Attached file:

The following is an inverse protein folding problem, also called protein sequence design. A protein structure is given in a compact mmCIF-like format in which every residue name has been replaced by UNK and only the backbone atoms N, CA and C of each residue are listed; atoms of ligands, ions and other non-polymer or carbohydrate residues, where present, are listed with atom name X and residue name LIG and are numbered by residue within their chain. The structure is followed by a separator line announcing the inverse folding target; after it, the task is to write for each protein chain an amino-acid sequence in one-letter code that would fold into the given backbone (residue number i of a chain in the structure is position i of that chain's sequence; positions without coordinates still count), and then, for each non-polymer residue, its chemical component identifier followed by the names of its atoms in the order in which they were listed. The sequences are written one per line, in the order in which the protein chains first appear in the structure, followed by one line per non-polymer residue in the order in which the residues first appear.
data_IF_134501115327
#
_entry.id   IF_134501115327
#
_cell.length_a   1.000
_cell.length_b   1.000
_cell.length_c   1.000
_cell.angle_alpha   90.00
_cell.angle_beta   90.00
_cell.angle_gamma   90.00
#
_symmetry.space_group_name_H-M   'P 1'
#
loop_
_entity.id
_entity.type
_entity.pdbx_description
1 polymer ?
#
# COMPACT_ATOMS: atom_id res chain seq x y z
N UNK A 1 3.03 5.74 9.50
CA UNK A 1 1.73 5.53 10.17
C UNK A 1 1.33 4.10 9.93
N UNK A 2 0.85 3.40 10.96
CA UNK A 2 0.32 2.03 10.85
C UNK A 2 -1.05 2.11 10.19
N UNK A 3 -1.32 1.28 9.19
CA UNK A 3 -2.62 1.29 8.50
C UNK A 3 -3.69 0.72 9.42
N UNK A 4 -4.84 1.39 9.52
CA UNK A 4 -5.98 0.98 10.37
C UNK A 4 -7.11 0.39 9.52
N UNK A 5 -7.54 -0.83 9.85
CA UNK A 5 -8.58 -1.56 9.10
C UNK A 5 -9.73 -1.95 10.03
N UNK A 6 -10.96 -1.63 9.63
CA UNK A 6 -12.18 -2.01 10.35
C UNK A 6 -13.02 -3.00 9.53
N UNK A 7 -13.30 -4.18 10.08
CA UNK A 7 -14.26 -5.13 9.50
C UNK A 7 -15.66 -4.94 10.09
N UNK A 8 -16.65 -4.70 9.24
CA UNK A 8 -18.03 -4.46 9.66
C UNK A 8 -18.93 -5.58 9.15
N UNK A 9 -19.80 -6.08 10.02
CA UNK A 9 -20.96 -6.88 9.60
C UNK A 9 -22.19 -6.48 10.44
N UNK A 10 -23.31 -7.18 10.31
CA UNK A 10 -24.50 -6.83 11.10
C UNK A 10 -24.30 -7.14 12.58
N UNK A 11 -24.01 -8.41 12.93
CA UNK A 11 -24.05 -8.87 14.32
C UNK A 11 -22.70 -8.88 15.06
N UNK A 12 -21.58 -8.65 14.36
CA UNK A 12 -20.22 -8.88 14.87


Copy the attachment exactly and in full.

The following is an inverse protein folding problem, also called protein sequence design. A protein structure is given in a compact mmCIF-like format in which every residue name has been replaced by UNK and only the backbone atoms N, CA and C of each residue are listed; atoms of ligands, ions and other non-polymer or carbohydrate residues, where present, are listed with atom name X and residue name LIG and are numbered by residue within their chain. The structure is followed by a separator line announcing the inverse folding target; after it, the task is to write for each protein chain an amino-acid sequence in one-letter code that would fold into the given backbone (residue number i of a chain in the structure is position i of that chain's sequence; positions without coordinates still count), and then, for each non-polymer residue, its chemical component identifier followed by the names of its atoms in the order in which they were listed. The sequences are written one per line, in the order in which the protein chains first appear in the structure, followed by one line per non-polymer residue in the order in which the residues first appear.
data_IF_134501115327
#
_entry.id   IF_134501115327
#
_cell.length_a   1.000
_cell.length_b   1.000
_cell.length_c   1.000
_cell.angle_alpha   90.00
_cell.angle_beta   90.00
_cell.angle_gamma   90.00
#
_symmetry.space_group_name_H-M   'P 1'
#
loop_
_entity.id
_entity.type
_entity.pdbx_description
1 polymer ?
#
# COMPACT_ATOMS: atom_id res chain seq x y z
N UNK A 1 3.03 5.74 9.50
CA UNK A 1 1.73 5.53 10.17
C UNK A 1 1.33 4.10 9.93
N UNK A 2 0.85 3.40 10.96
CA UNK A 2 0.32 2.03 10.85
C UNK A 2 -1.05 2.11 10.19
N UNK A 3 -1.32 1.28 9.19
CA UNK A 3 -2.62 1.29 8.50
C UNK A 3 -3.69 0.72 9.42
N UNK A 4 -4.84 1.39 9.52
CA UNK A 4 -5.98 0.98 10.37
C UNK A 4 -7.11 0.39 9.52
N UNK A 5 -7.54 -0.83 9.85
CA UNK A 5 -8.58 -1.56 9.10
C UNK A 5 -9.73 -1.95 10.03
N UNK A 6 -10.96 -1.63 9.63
CA UNK A 6 -12.18 -2.01 10.35
C UNK A 6 -13.02 -3.00 9.53
N UNK A 7 -13.30 -4.18 10.08
CA UNK A 7 -14.26 -5.13 9.50
C UNK A 7 -15.66 -4.94 10.09
N UNK A 8 -16.65 -4.70 9.24
CA UNK A 8 -18.03 -4.46 9.66
C UNK A 8 -18.93 -5.58 9.15
N UNK A 9 -19.80 -6.08 10.02
CA UNK A 9 -20.96 -6.88 9.60
C UNK A 9 -22.19 -6.48 10.44
N UNK A 10 -23.31 -7.18 10.31
CA UNK A 10 -24.50 -6.83 11.10
C UNK A 10 -24.30 -7.14 12.58
N UNK A 11 -24.01 -8.41 12.93
CA UNK A 11 -24.05 -8.87 14.32
C UNK A 11 -22.70 -8.88 15.06
N UNK A 12 -21.58 -8.65 14.36
CA UNK A 12 -20.22 -8.88 14.87